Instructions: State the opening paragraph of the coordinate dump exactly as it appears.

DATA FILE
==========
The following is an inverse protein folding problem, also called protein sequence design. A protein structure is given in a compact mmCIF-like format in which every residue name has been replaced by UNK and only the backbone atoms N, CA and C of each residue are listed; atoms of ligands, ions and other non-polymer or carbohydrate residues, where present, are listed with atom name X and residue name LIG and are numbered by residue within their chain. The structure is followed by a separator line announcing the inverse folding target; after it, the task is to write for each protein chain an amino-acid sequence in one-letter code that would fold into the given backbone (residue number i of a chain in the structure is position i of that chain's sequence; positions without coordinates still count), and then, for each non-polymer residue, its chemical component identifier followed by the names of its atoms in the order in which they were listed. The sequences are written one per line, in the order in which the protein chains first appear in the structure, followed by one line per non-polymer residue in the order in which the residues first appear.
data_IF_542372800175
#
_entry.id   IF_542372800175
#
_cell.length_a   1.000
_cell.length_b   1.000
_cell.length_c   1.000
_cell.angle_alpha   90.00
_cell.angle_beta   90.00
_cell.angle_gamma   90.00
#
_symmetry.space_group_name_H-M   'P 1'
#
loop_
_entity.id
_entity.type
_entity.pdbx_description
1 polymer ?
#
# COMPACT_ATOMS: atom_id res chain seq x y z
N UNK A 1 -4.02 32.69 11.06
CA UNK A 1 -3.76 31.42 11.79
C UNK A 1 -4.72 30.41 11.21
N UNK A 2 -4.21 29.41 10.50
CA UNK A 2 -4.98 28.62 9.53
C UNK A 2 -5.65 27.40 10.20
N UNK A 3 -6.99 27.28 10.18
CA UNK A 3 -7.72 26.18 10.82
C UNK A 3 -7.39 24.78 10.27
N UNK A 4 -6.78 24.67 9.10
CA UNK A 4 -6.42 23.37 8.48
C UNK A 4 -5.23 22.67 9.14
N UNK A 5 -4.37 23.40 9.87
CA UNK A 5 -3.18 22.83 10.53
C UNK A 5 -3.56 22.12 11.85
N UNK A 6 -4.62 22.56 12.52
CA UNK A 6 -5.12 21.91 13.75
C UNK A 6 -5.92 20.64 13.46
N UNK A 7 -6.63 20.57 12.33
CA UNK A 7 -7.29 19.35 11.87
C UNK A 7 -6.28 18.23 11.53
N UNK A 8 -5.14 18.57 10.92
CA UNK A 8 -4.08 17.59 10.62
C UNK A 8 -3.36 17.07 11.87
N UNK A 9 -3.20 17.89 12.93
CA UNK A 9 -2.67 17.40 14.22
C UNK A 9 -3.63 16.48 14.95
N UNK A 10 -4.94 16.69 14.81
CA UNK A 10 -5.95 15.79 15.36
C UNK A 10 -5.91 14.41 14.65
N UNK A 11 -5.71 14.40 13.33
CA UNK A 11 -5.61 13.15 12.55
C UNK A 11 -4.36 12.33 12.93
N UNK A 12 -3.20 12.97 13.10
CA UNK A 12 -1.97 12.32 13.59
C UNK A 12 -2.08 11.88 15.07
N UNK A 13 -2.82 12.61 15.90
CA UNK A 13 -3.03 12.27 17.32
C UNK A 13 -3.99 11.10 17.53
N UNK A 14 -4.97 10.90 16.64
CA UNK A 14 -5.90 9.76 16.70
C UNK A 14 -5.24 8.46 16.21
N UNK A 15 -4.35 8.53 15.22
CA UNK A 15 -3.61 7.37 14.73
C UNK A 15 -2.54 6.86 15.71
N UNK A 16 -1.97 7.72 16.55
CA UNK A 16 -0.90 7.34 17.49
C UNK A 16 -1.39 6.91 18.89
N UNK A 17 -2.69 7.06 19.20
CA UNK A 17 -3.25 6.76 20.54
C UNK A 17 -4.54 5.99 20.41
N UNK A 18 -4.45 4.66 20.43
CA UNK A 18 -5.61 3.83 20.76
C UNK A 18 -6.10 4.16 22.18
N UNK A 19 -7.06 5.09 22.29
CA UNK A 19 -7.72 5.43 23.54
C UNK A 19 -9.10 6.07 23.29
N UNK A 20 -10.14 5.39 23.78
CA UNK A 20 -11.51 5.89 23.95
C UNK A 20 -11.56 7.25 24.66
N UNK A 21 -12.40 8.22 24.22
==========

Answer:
The following is an inverse protein folding problem, also called protein sequence design. A protein structure is given in a compact mmCIF-like format in which every residue name has been replaced by UNK and only the backbone atoms N, CA and C of each residue are listed; atoms of ligands, ions and other non-polymer or carbohydrate residues, where present, are listed with atom name X and residue name LIG and are numbered by residue within their chain. The structure is followed by a separator line announcing the inverse folding target; after it, the task is to write for each protein chain an amino-acid sequence in one-letter code that would fold into the given backbone (residue number i of a chain in the structure is position i of that chain's sequence; positions without coordinates still count), and then, for each non-polymer residue, its chemical component identifier followed by the names of its atoms in the order in which they were listed. The sequences are written one per line, in the order in which the protein chains first appear in the structure, followed by one line per non-polymer residue in the order in which the residues first appear.